In addition, oil production had been reduced by the countries of the Organization of Exporting Countries of Oil (OPEC) and not fully resumed.
In parallel, there was a rise in coal prices in China that made the value of natural gas rise in Europe as well. There was also a global attempt to replace fossil fuels with clean energy.
The rise in oil also impacted transport and increased inflation globally. This “perfect storm” threw the world into a serious energy crisis.
The rise in the price of natural gas is particularly important in the food crisis issue, because it is used in the production of some types of fertilizers . Factories had to close, as the gas was directed to heating homes in Europe.
There were also US sanctions against Belarus, one of the largest producers of potassium-based fertilizers in the world. Allied to the stoppage of factories in the United States due to hurricanes, these factors started a global shortage of agricultural inputs – including fertilizers and pesticides. Producer countries decided to stop exporting to preserve their domestic markets.
Brazil holds only 2% of the world’s fertilizer production, according to a report by consultancy Cogo. The lack of inputs should impact the off-season corn and winter crops, which are being planted at the beginning of this year.
With higher production costs due to the scarcity of inputs and the devalued real, producers they prefer to export (to receive in dollars and reduce their losses) instead of selling to the domestic market. The government says that there will be no shortage of food in the country, but prices will rise even more.
In this context, the problem of protectionism comes in. In a liberal economy, it is not desirable for the government to intervene in the decision of producers. In Argentina, the government has imposed restrictions on grain and meat exports to lower domestic prices. According to analysts, this alleviates the problem in the short term, but over time it can break agricultural producers.
The fear of actions such as Argentina’s, which disrupt international supply chains, has led to countries dependent on food imports to seek unorthodox alternatives.
The most controversial is the purchase or lease of land and water sources in poor countries, as South Korea, Saudi Arabia and China have already done . The target countries were Sudan and Ethiopia, in Africa. The richest countries transport all the production to their territory and end up depleting water sources and supposedly damaging the soil in the “host” countries.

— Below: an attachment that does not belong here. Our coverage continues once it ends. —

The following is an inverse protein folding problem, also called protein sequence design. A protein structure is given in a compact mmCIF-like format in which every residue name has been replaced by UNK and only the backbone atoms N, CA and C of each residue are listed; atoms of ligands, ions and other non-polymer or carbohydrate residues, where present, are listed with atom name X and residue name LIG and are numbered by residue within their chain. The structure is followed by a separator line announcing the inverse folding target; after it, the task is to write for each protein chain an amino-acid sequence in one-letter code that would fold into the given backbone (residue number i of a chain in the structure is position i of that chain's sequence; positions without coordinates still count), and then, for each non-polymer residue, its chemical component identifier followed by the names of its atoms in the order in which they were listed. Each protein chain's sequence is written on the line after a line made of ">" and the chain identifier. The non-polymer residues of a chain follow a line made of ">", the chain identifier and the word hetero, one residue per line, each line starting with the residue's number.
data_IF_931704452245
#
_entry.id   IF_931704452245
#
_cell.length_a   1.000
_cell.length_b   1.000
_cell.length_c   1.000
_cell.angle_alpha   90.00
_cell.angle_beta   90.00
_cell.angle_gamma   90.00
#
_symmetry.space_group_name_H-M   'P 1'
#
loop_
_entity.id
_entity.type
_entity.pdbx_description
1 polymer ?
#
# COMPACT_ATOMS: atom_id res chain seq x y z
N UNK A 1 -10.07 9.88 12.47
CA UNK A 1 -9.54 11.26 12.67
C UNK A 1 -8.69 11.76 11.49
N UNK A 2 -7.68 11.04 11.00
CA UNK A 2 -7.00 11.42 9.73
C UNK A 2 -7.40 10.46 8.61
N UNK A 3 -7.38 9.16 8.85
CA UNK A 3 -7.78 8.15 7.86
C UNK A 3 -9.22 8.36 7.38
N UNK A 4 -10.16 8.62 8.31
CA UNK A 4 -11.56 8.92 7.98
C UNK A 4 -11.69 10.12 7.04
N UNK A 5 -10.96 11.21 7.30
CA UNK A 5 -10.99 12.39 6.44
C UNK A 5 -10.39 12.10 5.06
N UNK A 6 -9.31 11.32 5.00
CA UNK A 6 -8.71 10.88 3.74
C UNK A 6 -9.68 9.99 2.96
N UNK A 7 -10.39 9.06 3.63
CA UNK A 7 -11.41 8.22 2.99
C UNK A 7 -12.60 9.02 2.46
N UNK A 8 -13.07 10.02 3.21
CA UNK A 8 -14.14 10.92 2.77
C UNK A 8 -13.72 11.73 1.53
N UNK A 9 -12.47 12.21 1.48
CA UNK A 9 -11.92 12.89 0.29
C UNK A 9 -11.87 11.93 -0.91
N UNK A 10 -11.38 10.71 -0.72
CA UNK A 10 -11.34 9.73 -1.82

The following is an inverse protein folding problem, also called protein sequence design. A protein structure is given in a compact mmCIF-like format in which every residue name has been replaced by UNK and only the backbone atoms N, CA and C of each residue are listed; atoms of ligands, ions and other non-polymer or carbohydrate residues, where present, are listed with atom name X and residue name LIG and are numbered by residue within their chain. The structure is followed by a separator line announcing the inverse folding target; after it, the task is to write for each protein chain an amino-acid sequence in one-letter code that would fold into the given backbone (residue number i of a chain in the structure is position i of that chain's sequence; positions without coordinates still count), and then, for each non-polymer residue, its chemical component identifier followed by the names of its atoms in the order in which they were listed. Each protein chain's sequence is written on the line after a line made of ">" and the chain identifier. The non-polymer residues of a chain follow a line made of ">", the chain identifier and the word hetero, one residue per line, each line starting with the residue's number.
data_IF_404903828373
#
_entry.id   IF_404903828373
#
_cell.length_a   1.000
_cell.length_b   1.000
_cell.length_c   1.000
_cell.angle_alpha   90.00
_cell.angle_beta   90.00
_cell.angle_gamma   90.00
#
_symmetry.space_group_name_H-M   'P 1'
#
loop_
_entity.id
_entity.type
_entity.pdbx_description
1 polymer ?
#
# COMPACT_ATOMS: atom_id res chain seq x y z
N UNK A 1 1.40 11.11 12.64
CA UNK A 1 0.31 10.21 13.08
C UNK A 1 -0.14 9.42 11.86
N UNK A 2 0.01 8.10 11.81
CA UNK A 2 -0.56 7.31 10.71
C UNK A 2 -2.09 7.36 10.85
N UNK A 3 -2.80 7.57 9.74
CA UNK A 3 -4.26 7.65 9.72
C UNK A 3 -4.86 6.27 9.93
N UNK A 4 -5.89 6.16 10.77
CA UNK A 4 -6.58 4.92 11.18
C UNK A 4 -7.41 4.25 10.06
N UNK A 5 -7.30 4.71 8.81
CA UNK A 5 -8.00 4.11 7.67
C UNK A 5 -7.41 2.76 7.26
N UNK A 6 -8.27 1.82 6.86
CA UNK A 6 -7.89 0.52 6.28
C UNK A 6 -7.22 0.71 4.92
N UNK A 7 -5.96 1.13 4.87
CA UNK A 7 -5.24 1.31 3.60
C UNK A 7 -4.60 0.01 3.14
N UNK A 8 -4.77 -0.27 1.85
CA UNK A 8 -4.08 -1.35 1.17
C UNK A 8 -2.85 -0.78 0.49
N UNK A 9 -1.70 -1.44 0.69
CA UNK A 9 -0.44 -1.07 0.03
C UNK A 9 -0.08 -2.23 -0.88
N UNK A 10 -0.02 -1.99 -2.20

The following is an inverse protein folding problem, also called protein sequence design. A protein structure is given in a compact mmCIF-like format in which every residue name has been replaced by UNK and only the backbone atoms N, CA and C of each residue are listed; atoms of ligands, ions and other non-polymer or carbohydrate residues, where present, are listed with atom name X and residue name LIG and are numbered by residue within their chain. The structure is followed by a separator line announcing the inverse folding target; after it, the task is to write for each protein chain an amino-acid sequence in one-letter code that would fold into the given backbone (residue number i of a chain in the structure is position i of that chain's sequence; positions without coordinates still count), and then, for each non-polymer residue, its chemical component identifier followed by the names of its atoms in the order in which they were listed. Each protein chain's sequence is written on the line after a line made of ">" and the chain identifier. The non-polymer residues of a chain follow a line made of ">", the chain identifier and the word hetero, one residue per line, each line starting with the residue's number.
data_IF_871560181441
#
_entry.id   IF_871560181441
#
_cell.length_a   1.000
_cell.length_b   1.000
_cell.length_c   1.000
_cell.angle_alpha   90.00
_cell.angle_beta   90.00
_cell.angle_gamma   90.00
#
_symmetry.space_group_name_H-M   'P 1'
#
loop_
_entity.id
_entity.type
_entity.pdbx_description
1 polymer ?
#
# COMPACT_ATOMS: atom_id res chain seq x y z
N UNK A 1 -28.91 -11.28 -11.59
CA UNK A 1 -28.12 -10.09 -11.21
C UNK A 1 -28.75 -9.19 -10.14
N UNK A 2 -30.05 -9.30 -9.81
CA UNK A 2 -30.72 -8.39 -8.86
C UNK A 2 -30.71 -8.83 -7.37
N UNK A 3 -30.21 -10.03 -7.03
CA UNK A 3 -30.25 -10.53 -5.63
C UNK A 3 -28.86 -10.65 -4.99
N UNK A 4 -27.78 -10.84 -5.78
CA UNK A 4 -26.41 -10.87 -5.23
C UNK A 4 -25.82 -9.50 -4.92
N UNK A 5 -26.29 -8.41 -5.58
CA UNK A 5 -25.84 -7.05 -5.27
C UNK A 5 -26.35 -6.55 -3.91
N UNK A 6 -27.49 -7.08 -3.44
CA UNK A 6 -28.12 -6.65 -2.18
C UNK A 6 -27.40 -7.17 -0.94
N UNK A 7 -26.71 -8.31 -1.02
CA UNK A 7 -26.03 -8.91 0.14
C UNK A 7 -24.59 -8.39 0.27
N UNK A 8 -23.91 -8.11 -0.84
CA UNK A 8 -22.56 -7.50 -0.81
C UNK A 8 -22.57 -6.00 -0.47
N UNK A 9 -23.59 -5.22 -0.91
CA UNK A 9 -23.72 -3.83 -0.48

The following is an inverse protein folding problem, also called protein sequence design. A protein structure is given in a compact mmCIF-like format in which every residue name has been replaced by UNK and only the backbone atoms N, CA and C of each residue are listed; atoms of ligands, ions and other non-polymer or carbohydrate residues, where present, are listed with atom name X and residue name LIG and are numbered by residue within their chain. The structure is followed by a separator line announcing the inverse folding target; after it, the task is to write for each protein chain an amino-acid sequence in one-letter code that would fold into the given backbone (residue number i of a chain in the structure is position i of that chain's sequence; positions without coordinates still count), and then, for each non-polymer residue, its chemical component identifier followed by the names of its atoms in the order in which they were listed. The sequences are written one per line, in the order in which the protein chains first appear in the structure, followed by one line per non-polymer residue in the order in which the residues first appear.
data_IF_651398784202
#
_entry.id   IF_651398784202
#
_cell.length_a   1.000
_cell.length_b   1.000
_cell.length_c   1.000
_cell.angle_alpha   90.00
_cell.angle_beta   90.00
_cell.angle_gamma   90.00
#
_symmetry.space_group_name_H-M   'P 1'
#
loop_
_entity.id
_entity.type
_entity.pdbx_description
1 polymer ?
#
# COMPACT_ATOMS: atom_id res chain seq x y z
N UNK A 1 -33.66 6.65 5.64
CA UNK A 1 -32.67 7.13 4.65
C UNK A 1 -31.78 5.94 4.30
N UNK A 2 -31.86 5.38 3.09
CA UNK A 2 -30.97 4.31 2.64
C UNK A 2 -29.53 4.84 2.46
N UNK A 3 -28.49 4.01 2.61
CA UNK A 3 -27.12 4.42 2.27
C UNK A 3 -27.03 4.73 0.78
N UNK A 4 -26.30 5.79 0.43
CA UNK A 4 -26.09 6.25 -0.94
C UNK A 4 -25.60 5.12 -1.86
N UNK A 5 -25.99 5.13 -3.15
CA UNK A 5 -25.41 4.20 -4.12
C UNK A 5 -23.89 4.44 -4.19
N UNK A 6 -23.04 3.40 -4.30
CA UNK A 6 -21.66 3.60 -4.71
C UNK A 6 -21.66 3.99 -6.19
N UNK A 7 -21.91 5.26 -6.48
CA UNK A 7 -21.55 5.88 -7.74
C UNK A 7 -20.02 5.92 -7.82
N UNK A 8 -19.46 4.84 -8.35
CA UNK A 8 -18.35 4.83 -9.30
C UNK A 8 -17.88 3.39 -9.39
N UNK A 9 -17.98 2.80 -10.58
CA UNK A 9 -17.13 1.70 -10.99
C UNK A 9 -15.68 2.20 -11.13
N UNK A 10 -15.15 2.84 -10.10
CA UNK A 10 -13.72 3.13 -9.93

The fact that a population victim of food insecurity sees carts loaded with food leaving the country can lead to social upheavals.
Intelligence sectors in Brazil are investigating an alleged purchase of land by China in the Bahia region, but for now there is no concrete evidence that this has happened. The local government denies it.
Prospects for the future
Many nations try to reduce external dependence in the food sector by irrigating areas to make them productive, but this solution is temporary. Saudi Arabia, for example, pumped water from its aquifers for 20 years until it was exhausted. Its solution now may be to exchange oil for food in a more serious food crisis.
In parallel, there are estimates by analysts that rising global temperatures could influence global food production over the long term. time, supposedly decreasing production efficiency. There are no guarantees that technological advances will make the agricultural sector capable of keeping up with the increase in the world population.
The irreversible process of transition to clean energy can also mean that part of arable land is destined to the production of grains and sugarcane to generate ethanol – which will generate more pressure on food production.
In theory, Brazil has water reserves and arable land that can shift the geopolitical balance in favor of the country. The economy is often used in geopolitics as a “weapon of war”, to force its will on a rival.
In this context, according to Heleno, Brazil needs to explore its territory in a sustainable way (without destroying the rainforest) and strengthen agribusiness.
But this is not enough. The country needs to invest in infrastructure, according to analyst Gabriel Leal de Barros, chief economist at RPS Capital. For the country to continue to develop a key sector such as agribusiness, it is necessary to eliminate bottlenecks. In other words, create ways to transport production more efficiently, improving logistics and infrastructure.
Economic reforms carried out in the current government, such as the railroad framework and the program to encourage navigation of cabotage, are positive efforts in this direction.
With fewer bottlenecks, the country would be able to escape the “trap” that has been providing low economic growth since the 1990s 1980, according to the analyst.
Similarly, if the world cannot produce more food with less water, maintain fertile soils and reduce transport costs, food crises such as that is configured today can become an increasingly common reality. And in a scenario of scarcity, global rivalries can intensify and armed conflicts within or between nations become more likely.
Jessa Martin is the author of Nogmagazine, A professional in writing by day, and novelist by night, she received her bachelor of arts in film from Howard University and her master of arts in media studies from the New School. A Brooklyn native, she is a lover of naps, cookie dough, and beaches, currently residing in the borough she loves, most likely multitasking.